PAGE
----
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That was September in London theatre land with added mobile phone disturbances and actor drop outs

 

Ben-Whishaw-as-Luke-in-Against_credit-Johan-Persson-14328
Ben Whishaw in Against. Picture Johan Persson.

* Suranne Jones, Nina Sosanya and Jason Watkins have been cast in Frozen (the Bryony Lavery play not the Disney thing) which opens at Theatre Royal Haymarket in February.

*Punchdrunk announced its latest London production which is a six hour, two at a time walk. And no I'm not the least bit bothered about seeing it, I'm still scarred by The Drowned Man.

* The Almeida announced casting for Mike Bartlett's new play Albion which includes Victoria Hamilton, Margot Leicester, Vinette Robinson, Christopher Fairbank and Nicholas Rowe. Previews from Oct 10.

* Up in Stratford, Christopher Eccleston is to play Macbeth with Niamh Cusack as Lady M. (How many Dr Who's is that who've trod the boards in Stratford?) It opens for previews on March 13. I'm hoping for a London transfer.

* Kwame Kwei-Amah was announced as the new artistic director of the Young Vic and takes over the role next year. Love the Young Vic and I think he's a great choice.

* The Donmar announced its new season. Michael Longhurst is to direct James Norton and Imogen Poots in Amy Herzog's Belleville from December. Then there is Peter Gill play The York Realist from Feb and I must admit I'm not a huge fan of his work but it's got Katie West in it so... The season finishes with The Way of the World which I've only seen once before, at the Sheffield Crucible, and I loved it. Linda Bassett stars and it's directed by James Macdonald. Full season details on the Donmar website.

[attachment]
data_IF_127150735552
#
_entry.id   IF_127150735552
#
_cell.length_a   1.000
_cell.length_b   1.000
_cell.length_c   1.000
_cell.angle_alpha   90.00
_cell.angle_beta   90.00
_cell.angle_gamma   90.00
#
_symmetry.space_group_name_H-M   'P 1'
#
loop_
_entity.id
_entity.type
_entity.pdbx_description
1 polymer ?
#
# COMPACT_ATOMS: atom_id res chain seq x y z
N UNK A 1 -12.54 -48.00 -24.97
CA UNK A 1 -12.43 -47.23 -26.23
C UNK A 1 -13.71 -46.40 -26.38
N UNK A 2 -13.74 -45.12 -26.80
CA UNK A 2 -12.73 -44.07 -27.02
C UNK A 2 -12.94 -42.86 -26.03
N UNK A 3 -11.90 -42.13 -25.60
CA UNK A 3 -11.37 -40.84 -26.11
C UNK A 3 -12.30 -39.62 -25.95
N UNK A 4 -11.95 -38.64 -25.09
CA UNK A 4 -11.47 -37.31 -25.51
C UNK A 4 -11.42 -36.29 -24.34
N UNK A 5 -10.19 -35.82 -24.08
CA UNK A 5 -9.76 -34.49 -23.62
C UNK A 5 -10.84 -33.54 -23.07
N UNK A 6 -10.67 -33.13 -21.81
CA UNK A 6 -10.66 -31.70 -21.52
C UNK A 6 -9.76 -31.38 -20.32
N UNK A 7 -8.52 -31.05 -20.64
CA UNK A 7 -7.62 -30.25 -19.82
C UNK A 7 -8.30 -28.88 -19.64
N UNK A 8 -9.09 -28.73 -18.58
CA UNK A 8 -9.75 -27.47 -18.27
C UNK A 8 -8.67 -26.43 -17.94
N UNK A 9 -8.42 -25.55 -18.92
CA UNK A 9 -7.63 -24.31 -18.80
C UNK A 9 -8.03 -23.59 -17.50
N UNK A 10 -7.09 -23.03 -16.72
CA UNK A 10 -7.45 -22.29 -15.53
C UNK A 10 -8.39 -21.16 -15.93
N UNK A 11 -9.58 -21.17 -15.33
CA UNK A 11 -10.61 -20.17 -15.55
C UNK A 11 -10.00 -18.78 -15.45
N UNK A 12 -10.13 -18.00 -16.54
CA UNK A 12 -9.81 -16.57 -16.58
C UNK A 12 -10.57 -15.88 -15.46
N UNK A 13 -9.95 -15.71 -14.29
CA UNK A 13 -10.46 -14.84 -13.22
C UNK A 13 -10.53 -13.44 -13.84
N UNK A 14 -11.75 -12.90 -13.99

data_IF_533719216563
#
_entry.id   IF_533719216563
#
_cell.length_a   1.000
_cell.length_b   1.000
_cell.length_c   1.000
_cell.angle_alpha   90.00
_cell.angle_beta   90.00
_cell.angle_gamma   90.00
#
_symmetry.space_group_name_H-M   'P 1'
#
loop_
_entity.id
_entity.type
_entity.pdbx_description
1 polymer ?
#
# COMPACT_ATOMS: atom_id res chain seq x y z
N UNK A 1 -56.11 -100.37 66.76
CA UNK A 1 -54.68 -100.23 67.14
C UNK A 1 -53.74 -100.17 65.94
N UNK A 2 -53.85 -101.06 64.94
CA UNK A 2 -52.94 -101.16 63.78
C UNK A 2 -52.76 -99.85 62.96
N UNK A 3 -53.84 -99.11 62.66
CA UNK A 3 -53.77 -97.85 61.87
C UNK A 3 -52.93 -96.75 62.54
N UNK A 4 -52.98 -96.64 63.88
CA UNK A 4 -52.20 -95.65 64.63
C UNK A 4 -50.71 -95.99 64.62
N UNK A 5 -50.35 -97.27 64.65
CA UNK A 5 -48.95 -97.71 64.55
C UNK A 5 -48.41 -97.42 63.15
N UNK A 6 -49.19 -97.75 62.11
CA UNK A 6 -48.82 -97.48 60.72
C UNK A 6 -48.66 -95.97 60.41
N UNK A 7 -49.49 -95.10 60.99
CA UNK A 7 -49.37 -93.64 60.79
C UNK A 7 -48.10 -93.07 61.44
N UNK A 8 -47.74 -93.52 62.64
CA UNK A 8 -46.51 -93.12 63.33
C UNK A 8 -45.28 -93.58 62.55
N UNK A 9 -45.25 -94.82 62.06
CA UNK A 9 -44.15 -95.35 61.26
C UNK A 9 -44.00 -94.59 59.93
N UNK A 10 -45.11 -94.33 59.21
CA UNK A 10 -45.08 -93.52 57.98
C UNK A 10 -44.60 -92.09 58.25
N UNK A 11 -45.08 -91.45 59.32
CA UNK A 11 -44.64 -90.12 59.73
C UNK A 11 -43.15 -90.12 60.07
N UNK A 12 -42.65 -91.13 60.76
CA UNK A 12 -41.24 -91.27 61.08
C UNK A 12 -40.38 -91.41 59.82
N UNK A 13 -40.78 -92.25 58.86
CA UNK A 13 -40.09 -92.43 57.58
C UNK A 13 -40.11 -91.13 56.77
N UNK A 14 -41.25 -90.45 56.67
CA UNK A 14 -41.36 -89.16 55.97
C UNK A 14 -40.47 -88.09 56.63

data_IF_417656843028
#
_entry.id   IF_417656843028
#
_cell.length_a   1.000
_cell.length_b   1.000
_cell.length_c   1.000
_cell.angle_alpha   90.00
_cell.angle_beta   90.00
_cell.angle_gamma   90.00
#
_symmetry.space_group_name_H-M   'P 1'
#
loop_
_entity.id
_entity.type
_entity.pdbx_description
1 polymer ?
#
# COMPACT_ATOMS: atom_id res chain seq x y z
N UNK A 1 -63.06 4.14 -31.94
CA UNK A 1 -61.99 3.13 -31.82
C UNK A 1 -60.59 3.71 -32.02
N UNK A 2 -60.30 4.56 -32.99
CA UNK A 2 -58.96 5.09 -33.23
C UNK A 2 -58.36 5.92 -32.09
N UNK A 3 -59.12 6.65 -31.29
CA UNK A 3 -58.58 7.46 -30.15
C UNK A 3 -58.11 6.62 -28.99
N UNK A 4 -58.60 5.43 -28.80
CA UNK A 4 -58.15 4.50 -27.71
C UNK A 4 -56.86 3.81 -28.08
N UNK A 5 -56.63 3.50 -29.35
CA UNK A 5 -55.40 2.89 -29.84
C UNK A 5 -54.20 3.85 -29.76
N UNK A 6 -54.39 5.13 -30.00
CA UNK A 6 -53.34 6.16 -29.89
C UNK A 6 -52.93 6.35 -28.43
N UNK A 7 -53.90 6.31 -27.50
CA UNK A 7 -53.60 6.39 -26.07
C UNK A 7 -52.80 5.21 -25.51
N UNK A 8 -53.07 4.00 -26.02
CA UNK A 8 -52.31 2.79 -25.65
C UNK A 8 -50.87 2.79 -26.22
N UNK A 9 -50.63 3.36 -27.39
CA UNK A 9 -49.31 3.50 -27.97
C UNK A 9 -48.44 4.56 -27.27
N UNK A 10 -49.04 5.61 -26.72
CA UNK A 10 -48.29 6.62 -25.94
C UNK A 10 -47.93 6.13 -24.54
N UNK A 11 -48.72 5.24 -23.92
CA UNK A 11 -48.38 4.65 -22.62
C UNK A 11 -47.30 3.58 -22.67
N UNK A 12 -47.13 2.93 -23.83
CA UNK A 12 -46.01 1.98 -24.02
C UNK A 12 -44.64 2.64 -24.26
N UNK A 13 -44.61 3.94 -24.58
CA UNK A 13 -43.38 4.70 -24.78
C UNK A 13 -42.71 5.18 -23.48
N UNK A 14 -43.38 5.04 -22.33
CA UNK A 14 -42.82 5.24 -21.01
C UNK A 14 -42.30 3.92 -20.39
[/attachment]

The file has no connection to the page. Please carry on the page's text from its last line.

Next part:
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That was August in London (and Stratford) theatre-land with a bit of a Hamlet theme

Hamlet
Tom Hiddleston as Hamlet, photo Johan Persson

* The lucky charms came out in August as it was announced that Tom Hiddleston would play Hamlet, directed by Kenneth Branagh, for a limited run at RADA as a fund raiser for the drama school. The lucky charms were for the ticket ballot, the only way to see the production. My stars were aligned or at least @PolyG’s were. Can’t wait. (Production photos here on What's On Stage.)

* And while we are on the topic of Hamlet, Andrew Scott/Robert Icke's amazing production is due to be broadcast by BBC 2 next year. It opened at the Almeida earlier this year before transferring to the West End's Harold Pinter Theatre and has set the bar high for Hamlets, so no pressure Tom/Ken.

* Another Hamlet related bit of news (kinda), Jonathan Slinger - a former RSC Hamlet  -  has been cast in Trouble in Mind at the Print Rooms at the Coronet.

* Stan-fav and RSC regular, Jasper Britton, is starring in a new Howard Brenton play, The Blinding Light, at the Jermyn Street Theatre from September 6.

* And still with the RSC, if you fancy a unique souvenir of a favourite production get down to Stratford on Sep 23 for the company's costume sale.

* Elsewhere, Samantha Bond and Richard Dreyfus have been cast in the Florian Zeller's play The Lie at Menier Chocolate Factory from September 14.

* Michelle Dockery has been widely reported as joining Brian Cranston in the Ivo Van Hove directed Network although there is nothing on the National Theatre website, as yet, to reflect this.

* The amazing Rachael Stirling has been cast in Labour of Love - and so has Tamsin Greig who is replacing Sarah Lancashire who has pulled out of the production. It opens for previews at the Noel Coward Theatre at the end of September.

* And this is particularly lovely casting news, Oliver Chris and Nancy Carroll will join Rory Kinnear in Young Marx, the inaugural production at the new Bridge Theatre which opens on October 18.